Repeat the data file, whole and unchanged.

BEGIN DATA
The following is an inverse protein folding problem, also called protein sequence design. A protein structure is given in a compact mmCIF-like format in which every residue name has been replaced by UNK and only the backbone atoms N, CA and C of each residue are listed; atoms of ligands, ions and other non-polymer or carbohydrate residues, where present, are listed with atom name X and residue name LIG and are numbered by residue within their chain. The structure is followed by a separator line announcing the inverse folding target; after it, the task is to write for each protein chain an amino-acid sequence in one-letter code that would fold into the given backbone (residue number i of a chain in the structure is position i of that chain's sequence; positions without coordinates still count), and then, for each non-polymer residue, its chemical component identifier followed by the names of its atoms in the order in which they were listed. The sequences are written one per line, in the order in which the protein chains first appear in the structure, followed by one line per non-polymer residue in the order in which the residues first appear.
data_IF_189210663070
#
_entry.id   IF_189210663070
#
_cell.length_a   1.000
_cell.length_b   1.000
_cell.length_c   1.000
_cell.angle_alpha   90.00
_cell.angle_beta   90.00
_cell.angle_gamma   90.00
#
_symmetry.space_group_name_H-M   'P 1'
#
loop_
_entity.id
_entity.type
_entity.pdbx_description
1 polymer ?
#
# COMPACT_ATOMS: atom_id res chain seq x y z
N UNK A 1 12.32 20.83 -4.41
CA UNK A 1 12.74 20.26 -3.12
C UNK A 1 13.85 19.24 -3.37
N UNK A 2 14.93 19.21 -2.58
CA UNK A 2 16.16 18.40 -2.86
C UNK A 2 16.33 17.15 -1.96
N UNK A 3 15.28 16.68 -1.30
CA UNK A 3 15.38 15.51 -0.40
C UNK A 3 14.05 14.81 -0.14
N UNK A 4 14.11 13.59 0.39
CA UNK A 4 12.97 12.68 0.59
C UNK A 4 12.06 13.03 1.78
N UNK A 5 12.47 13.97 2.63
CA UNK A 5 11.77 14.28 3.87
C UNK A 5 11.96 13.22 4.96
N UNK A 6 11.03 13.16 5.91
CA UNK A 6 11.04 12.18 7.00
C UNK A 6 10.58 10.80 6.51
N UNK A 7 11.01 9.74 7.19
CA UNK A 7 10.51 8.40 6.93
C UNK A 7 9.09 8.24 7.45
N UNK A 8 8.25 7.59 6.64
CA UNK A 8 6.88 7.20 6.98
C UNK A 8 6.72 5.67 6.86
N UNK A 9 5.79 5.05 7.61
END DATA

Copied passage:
The following is an inverse protein folding problem, also called protein sequence design. A protein structure is given in a compact mmCIF-like format in which every residue name has been replaced by UNK and only the backbone atoms N, CA and C of each residue are listed; atoms of ligands, ions and other non-polymer or carbohydrate residues, where present, are listed with atom name X and residue name LIG and are numbered by residue within their chain. The structure is followed by a separator line announcing the inverse folding target; after it, the task is to write for each protein chain an amino-acid sequence in one-letter code that would fold into the given backbone (residue number i of a chain in the structure is position i of that chain's sequence; positions without coordinates still count), and then, for each non-polymer residue, its chemical component identifier followed by the names of its atoms in the order in which they were listed. The sequences are written one per line, in the order in which the protein chains first appear in the structure, followed by one line per non-polymer residue in the order in which the residues first appear.
data_IF_189210663070
#
_entry.id   IF_189210663070
#
_cell.length_a   1.000
_cell.length_b   1.000
_cell.length_c   1.000
_cell.angle_alpha   90.00
_cell.angle_beta   90.00
_cell.angle_gamma   90.00
#
_symmetry.space_group_name_H-M   'P 1'
#
loop_
_entity.id
_entity.type
_entity.pdbx_description
1 polymer ?
#
# COMPACT_ATOMS: atom_id res chain seq x y z
N UNK A 1 12.32 20.83 -4.41
CA UNK A 1 12.74 20.26 -3.12
C UNK A 1 13.85 19.24 -3.37
N UNK A 2 14.93 19.21 -2.58
CA UNK A 2 16.16 18.40 -2.86
C UNK A 2 16.33 17.15 -1.96
N UNK A 3 15.28 16.68 -1.30
CA UNK A 3 15.38 15.51 -0.40
C UNK A 3 14.05 14.81 -0.14
N UNK A 4 14.11 13.59 0.39
CA UNK A 4 12.97 12.68 0.59
C UNK A 4 12.06 13.03 1.78
N UNK A 5 12.47 13.97 2.63
CA UNK A 5 11.77 14.28 3.87
C UNK A 5 11.96 13.22 4.96
N UNK A 6 11.03 13.16 5.91
CA UNK A 6 11.04 12.18 7.00
C UNK A 6 10.58 10.80 6.51
N UNK A 7 11.01 9.74 7.19
CA UNK A 7 10.51 8.40 6.93
C UNK A 7 9.09 8.24 7.45
N UNK A 8 8.25 7.59 6.64
CA UNK A 8 6.88 7.20 6.98
C UNK A 8 6.72 5.67 6.86
N UNK A 9 5.79 5.05 7.61